'Dune' Director Denis Villeneuve is Optimistic He'll Get to Make That Sequel

For the purposes of this very tortured metaphor, consider that the massive Dune sandworm in the image above represents the daunting prospects of a $165-plus million budgeted Dune movie making anywhere near enough money at the box office to justify return trips to the world of spice and sand — in a pandemic, no less. Meanwhile, the tiny figures in the foreground about to get swallowed up are director Denis Villeneuve and eager fans hoping against hope that we’ll actually get a Part 2 out of this, somehow.

Blockbusters are hardly underdogs in this current IP-obsessed landscape, but those are the seemingly David versus Goliath stakes involved in trying to turn Dune into a mass audience-friendly property that will feed the franchise hunger of studios. But according to Total Film, don’t count Villeneuve among the crowd of pessimists. The auteur has made a career out of delivering incredible movies time and time again … but they haven’t always taken the box office by storm. When it comes to Dune, however, the filmmaker isn’t sweating it.

“So the first thing was to prove that there was a beautiful, popular movie that can exist, and I think that I proved that – everybody at Warner Bros and Legendary, they are 100 percent behind the project. They feel that it would need a really bad outcome at the box office to not have a Dune: Part Two, because they love the movie. They are proud of the movie, so they want the movie to move forward. And they still did half of it. So, you know, I’m very optimistic.”

We wouldn’t expect a director to publicly admit that a studio has zero faith in their chosen director or the overall product, obviously, but it has to counts for something that Warner Bros. is apparently so confident in what they have here, right? At the end of the day, audiences (and the coronavirus) will have the final say on whether the planned sequel will ever actually materialize. On that note, Villeneuve also has some interesting thoughts on calling the second movie of this two-part adaptation a “sequel” in the first place:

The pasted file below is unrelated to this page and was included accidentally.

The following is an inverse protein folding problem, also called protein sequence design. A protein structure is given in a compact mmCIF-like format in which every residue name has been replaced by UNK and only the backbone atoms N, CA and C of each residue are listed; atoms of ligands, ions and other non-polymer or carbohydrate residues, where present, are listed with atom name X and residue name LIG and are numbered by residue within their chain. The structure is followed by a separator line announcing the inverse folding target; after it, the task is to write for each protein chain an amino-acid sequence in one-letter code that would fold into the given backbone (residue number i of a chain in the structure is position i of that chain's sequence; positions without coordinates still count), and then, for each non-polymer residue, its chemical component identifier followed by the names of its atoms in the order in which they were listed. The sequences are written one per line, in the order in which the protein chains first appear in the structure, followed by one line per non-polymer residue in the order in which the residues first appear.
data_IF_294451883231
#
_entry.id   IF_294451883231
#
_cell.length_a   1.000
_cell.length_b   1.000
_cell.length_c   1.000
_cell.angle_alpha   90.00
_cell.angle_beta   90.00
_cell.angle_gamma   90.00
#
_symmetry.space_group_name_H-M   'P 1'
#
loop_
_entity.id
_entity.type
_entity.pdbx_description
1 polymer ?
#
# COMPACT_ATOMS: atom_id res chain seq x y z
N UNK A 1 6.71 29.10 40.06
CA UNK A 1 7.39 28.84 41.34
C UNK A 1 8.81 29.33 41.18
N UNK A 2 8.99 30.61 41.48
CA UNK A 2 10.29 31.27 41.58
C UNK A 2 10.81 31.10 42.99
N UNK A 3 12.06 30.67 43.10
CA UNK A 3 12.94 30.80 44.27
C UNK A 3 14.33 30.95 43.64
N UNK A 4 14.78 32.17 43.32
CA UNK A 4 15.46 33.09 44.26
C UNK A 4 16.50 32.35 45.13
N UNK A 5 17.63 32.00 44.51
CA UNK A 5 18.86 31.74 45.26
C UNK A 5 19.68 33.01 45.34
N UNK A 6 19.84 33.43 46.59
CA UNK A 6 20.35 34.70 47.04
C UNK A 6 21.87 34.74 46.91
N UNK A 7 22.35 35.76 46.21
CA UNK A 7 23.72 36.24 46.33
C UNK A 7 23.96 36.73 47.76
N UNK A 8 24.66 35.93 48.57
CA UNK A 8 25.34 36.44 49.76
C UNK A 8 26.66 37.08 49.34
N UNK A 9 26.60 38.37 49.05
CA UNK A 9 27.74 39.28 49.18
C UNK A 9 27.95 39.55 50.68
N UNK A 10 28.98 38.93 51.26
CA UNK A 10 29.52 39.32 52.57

“There’s no such thing as Dune 1 and Dune 2. It’s Dune: Part One and Dune: Part Two.”

If I’m being totally honest here, that sounds like the exact same thing to me. I guess Villeneuve is trying to draw a distinction between two distinct sequels concerned with two different plots as opposed to two movies that tell two parts of one larger story, but this feels like semantics to me. That’s just another nuanced aspect audiences will have to be sold on, which will make a tall task even taller considering how most people will not have read the original novel or seen any previous adaptation.

The Real Mind-Killer

Fear might be the mind-killer in Dune lore, but the pandemic has changed everything about the way movies are released and viewed and nobody can state with any certainty how this will affect the future. It’s impossible to escape the fact that movies like Dune were originally greenlit in one world and now face the trouble of releasing in a completely different one altogether. But to his credit, Villeneuve acknowledges the reality of the situation:

“First of all, the enemy of cinema is the pandemic. That’s the thing. We understand that the cinema industry is under tremendous pressure right now. That I get. The way it happened, I’m still not happy. Frankly, to watch Dune on a television, the best way I can compare it is to drive a speedboat in your bathtub. For me, it’s ridiculous. It’s a movie that has been made as a tribute to the big-screen experience.”

Villeneuve was among the most vocal critics of Warner Bros. strategy to shift its library of 2021 releases from theater exclusives to a simultaneous release in theaters and streaming on HBO Max. He still sounds mighty put-off by that decision all these months later, insisting on the importance of the theatrical experience. It’s not hard to see where he and other likeminded filmmakers like Christopher Nolan are coming from, but no amount of well-intentioned, name-brand artists can defy the whims of a debilitating virus.

Assuming that all goes according to plan, the first installment of Dune is slated for release in theaters and HBO Max on October 22, 2021.

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